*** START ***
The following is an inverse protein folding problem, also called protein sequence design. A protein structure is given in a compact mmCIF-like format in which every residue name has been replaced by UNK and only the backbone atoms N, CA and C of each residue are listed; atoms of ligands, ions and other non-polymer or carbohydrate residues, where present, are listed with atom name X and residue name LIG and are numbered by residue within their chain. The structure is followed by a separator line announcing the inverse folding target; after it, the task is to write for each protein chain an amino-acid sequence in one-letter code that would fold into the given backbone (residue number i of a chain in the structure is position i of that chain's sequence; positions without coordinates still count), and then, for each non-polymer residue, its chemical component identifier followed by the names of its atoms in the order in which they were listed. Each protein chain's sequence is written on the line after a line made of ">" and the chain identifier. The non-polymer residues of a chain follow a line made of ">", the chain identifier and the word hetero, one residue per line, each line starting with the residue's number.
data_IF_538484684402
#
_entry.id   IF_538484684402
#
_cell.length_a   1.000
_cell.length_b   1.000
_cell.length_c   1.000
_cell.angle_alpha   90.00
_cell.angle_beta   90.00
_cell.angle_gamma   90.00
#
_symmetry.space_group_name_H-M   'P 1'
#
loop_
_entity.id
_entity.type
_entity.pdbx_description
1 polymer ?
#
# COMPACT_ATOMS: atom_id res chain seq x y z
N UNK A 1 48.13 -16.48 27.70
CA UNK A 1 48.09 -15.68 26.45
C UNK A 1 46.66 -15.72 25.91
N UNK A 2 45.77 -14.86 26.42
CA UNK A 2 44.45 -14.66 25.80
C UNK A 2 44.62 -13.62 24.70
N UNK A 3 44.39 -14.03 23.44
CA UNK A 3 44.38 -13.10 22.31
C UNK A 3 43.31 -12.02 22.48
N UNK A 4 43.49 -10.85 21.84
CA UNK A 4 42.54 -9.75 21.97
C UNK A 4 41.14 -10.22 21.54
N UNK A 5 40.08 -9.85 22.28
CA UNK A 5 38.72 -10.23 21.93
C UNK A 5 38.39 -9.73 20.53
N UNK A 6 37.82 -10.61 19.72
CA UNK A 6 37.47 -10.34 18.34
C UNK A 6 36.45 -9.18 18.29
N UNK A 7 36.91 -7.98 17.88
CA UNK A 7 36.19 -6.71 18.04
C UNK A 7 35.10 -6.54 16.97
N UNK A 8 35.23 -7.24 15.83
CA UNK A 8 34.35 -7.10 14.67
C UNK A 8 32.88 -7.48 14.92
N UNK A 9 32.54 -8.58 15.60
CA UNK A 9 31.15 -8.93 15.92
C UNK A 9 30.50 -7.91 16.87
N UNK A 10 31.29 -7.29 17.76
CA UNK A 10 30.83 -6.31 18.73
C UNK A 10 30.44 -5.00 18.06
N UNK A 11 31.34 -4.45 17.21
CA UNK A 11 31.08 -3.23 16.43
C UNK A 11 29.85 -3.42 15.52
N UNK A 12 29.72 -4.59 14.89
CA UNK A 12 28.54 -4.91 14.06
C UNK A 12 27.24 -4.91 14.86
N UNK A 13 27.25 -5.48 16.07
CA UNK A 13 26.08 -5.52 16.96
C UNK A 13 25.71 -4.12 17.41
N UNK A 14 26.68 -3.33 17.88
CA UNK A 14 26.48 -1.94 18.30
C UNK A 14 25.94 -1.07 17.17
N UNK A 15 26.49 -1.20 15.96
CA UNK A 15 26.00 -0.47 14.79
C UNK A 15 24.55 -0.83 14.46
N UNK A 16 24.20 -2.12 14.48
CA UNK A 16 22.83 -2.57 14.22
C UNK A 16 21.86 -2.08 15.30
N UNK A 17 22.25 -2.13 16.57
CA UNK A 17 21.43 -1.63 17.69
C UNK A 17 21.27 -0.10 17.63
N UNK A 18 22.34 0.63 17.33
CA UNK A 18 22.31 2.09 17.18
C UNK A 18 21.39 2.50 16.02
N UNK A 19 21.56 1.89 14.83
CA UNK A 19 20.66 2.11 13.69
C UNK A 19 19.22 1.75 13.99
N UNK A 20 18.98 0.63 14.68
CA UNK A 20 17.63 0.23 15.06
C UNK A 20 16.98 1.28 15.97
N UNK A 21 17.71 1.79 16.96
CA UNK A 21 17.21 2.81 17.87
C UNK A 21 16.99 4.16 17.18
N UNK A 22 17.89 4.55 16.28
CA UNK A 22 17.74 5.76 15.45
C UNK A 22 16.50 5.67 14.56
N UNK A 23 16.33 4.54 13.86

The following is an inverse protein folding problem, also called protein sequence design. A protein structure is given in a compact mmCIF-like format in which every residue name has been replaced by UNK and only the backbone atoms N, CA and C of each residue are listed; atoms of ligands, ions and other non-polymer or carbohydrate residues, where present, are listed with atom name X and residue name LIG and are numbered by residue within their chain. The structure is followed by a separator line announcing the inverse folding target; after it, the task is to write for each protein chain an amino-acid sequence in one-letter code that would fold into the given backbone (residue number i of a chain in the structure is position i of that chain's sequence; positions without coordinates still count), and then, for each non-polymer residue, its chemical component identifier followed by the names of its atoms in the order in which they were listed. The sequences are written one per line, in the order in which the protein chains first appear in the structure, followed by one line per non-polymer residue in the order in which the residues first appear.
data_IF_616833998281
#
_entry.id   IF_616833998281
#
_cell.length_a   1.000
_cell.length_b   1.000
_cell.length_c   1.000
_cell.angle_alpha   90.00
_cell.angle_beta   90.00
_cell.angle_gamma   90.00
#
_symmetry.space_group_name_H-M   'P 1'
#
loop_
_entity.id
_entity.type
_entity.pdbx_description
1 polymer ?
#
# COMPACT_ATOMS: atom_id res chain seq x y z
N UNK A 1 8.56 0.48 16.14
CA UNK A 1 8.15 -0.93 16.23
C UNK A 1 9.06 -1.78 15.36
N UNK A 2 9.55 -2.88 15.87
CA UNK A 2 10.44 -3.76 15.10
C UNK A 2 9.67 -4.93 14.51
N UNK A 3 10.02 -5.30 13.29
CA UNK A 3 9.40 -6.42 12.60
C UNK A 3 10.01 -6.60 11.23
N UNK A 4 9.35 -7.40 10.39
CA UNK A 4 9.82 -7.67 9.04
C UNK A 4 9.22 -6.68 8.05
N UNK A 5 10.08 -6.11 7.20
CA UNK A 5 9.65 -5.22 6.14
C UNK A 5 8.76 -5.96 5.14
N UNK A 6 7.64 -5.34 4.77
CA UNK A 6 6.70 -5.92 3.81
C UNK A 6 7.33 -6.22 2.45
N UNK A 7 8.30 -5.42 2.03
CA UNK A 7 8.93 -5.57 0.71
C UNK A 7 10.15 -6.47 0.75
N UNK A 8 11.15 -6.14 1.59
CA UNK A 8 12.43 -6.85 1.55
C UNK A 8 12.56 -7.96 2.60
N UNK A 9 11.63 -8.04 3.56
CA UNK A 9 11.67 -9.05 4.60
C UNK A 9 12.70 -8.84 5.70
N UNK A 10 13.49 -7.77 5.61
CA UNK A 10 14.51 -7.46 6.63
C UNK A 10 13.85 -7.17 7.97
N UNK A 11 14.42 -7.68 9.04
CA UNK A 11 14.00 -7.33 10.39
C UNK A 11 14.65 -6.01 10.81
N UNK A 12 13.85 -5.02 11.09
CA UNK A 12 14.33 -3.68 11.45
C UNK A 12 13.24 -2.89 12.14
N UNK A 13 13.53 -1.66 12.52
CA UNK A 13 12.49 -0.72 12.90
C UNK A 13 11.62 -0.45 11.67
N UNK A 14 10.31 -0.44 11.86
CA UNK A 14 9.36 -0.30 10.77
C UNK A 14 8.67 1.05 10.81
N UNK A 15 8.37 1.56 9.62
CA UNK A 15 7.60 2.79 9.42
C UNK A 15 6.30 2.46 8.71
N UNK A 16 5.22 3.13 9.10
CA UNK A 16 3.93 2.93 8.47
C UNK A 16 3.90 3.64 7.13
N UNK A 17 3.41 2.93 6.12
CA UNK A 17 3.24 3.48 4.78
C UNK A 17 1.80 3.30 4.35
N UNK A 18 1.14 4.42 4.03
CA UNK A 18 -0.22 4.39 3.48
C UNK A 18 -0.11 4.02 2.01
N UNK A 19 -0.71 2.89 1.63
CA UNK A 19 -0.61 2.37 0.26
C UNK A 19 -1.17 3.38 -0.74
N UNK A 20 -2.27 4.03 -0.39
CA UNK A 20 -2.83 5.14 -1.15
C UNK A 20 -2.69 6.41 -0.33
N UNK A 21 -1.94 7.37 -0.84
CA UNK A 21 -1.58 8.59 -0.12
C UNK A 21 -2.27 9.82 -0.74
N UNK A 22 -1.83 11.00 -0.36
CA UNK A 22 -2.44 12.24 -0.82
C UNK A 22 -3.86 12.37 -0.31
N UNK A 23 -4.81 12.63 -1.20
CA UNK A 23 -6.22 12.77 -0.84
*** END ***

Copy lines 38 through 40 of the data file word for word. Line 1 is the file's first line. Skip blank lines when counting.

CA UNK A 6 37.47 -10.34 18.34
C UNK A 6 36.45 -9.18 18.29
N UNK A 7 36.91 -7.98 17.88